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Purpose of the day

Last updated: 2005-01-15

Holocaust Memorial Day

Holocaust Memorial Day

The creation of a National Holocaust Memorial Day aims to:



  1. Recognise that the Holocaust was a tragically defining episode of the 20th century, a crisis for European civilisation and a universal catastrophe for humanity.
  2. Provide a national mark of respect for all victims of Nazi persecution and demonstrate understanding with all those who still suffer its consequences.
  3. Raise awareness and understanding of the events of the Holocaust as a continuing issue of fundamental importance for all humanity.
  4. Ensure that the horrendous crimes, racism and victimisation committed during the Holocaust are neither forgotten nor repeated, whether in Europe or elsewhere in the world.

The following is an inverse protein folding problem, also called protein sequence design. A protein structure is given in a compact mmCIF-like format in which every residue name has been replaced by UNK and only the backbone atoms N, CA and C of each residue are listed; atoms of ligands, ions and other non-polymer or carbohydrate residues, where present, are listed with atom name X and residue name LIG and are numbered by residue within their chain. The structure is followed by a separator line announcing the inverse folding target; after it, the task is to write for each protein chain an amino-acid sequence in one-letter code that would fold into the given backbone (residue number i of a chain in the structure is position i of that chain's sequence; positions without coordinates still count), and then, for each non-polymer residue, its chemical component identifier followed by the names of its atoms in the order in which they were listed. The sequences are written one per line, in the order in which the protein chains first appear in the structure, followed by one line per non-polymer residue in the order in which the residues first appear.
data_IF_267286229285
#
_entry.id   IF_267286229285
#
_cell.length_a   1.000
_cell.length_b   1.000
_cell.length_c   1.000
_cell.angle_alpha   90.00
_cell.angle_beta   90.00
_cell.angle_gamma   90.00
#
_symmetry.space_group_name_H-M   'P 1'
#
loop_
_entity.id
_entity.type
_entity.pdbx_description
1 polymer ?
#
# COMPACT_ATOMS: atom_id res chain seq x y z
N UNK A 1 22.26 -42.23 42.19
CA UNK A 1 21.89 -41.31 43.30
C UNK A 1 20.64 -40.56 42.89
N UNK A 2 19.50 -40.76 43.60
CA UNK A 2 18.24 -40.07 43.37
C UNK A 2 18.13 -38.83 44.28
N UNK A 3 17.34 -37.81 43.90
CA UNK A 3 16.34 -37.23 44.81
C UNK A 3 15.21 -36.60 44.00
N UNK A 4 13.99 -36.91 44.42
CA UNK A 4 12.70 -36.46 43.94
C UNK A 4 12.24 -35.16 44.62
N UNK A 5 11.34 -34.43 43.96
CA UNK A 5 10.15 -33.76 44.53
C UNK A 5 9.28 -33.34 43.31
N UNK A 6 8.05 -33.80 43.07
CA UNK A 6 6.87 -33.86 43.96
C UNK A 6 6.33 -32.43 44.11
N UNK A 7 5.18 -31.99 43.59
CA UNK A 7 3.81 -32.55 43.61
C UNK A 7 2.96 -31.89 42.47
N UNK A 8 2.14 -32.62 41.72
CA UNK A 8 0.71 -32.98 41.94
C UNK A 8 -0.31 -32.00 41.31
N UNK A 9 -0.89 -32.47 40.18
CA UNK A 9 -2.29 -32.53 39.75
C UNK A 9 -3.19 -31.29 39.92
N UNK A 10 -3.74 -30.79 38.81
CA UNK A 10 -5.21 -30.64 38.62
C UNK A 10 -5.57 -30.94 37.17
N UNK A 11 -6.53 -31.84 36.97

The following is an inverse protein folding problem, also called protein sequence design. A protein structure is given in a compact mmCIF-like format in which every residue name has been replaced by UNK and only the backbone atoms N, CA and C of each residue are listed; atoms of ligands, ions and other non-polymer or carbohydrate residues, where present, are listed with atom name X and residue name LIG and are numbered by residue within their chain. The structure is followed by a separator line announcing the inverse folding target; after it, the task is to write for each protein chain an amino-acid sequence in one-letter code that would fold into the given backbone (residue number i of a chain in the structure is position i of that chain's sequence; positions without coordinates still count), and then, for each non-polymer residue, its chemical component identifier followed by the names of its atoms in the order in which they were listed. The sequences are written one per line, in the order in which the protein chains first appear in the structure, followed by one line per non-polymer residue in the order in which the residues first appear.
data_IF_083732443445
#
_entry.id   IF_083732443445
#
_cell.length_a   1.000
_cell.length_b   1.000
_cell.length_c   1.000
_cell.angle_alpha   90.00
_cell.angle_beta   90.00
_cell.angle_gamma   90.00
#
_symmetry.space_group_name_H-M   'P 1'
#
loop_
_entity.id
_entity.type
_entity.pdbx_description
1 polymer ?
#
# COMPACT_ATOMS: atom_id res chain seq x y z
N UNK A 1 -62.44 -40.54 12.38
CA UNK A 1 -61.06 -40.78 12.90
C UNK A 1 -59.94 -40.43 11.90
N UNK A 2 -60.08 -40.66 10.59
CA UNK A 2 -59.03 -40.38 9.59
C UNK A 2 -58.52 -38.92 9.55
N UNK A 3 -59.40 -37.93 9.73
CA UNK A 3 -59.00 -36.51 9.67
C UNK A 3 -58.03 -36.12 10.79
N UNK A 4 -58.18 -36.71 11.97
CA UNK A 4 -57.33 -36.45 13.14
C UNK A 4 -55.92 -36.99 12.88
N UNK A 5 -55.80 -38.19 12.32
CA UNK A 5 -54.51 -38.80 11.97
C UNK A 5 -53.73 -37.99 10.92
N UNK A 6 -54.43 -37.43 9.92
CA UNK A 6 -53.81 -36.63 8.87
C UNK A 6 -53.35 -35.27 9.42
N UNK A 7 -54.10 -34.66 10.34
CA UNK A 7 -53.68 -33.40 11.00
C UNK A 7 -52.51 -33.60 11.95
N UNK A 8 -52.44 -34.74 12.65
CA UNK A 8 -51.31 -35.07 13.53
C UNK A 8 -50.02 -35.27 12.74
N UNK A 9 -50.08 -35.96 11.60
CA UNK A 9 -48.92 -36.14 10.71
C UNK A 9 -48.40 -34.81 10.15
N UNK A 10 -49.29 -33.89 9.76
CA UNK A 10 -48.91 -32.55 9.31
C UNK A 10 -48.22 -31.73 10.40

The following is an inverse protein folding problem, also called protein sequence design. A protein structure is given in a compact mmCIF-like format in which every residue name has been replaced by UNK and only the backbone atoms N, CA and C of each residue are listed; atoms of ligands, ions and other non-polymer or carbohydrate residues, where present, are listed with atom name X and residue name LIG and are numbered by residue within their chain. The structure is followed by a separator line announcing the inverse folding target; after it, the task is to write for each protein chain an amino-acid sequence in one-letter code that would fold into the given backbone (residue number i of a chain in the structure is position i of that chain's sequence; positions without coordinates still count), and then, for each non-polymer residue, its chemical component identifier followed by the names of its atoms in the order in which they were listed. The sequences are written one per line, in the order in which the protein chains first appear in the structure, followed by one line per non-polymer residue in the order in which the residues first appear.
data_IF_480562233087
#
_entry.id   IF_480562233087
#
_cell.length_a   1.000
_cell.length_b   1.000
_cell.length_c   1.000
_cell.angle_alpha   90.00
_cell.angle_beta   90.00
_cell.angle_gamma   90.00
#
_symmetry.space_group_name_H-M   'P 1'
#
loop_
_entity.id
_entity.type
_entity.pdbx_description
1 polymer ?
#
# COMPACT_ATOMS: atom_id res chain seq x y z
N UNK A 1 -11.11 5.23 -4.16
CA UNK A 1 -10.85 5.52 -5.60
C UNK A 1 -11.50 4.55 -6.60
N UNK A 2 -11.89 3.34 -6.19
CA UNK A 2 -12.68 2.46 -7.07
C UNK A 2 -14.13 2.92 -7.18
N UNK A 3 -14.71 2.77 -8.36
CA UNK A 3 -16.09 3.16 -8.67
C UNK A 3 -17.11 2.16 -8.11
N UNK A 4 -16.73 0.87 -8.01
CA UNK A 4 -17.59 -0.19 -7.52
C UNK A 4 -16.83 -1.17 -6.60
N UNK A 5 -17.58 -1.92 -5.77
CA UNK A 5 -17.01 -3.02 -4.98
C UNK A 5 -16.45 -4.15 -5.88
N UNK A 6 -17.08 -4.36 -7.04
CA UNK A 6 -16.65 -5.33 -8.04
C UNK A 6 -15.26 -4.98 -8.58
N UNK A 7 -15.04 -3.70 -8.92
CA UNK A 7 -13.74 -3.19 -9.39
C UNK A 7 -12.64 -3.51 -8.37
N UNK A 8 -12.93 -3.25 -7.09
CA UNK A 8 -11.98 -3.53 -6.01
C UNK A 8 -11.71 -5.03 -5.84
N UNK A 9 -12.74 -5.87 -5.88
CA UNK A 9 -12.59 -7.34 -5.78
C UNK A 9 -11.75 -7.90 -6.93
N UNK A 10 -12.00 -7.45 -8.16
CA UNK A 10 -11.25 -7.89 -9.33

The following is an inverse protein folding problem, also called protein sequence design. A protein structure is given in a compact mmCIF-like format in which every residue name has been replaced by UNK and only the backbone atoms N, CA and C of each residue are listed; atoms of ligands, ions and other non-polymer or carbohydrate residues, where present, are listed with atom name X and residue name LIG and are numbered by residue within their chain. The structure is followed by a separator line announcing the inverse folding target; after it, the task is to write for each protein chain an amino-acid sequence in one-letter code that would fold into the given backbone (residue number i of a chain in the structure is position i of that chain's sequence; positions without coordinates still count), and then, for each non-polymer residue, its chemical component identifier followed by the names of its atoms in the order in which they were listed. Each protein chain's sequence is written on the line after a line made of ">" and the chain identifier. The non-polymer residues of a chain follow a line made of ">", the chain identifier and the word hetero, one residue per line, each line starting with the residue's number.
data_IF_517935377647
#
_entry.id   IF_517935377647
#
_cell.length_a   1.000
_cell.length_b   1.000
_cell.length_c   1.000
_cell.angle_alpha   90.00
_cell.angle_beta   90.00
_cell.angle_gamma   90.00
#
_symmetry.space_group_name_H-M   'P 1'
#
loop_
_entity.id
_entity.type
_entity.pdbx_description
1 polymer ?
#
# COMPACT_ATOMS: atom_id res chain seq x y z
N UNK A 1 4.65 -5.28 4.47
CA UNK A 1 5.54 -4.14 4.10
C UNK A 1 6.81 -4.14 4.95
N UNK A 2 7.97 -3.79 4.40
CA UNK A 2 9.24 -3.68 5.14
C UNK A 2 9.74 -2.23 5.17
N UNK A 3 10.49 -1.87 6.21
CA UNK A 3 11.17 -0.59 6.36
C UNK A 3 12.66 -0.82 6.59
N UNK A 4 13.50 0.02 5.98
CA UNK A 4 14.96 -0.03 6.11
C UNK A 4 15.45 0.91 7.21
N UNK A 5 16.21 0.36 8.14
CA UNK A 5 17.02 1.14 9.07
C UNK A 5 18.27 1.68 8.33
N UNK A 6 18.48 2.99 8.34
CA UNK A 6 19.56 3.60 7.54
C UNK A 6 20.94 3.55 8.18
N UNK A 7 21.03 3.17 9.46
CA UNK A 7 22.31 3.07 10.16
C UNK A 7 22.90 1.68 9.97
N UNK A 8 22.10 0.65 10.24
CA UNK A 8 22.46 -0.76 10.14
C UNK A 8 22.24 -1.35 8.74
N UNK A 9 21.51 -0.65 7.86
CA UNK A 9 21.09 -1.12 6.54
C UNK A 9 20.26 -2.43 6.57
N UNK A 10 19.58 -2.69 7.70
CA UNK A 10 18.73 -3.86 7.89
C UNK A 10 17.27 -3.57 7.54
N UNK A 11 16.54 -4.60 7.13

5. Restate the continuing need for vigilance in light of the troubling repetition of human tragedies in the world today.
  6. Reflect on recent atrocities that raise similar issues.
  7. Provide a national focus for educating subsequent generations about the Holocaust and the continued relevance of the lessons that are learnt from it.
  8. Provide an opportunity to examine our nation's past and learn for the future.
  9. Promote a democratic and tolerant society, free of the evils of prejudice, racism and other forms of bigotry.
  10. Support the view that all citizens - without distinction - should participate freely and fully in the economic, social and public life of the nation.
  11. Highlight the values of a tolerant and diverse society based upon the notions of universal dignity and equal rights and responsibilities for all its citizens.
  12. Assert a continuing commitment to oppose racism, antisemitism, victimisation and genocide.
  13. Support our shared aspirations with both our European partners and the wider international community centred on the ideals of peace, justice and community for all.

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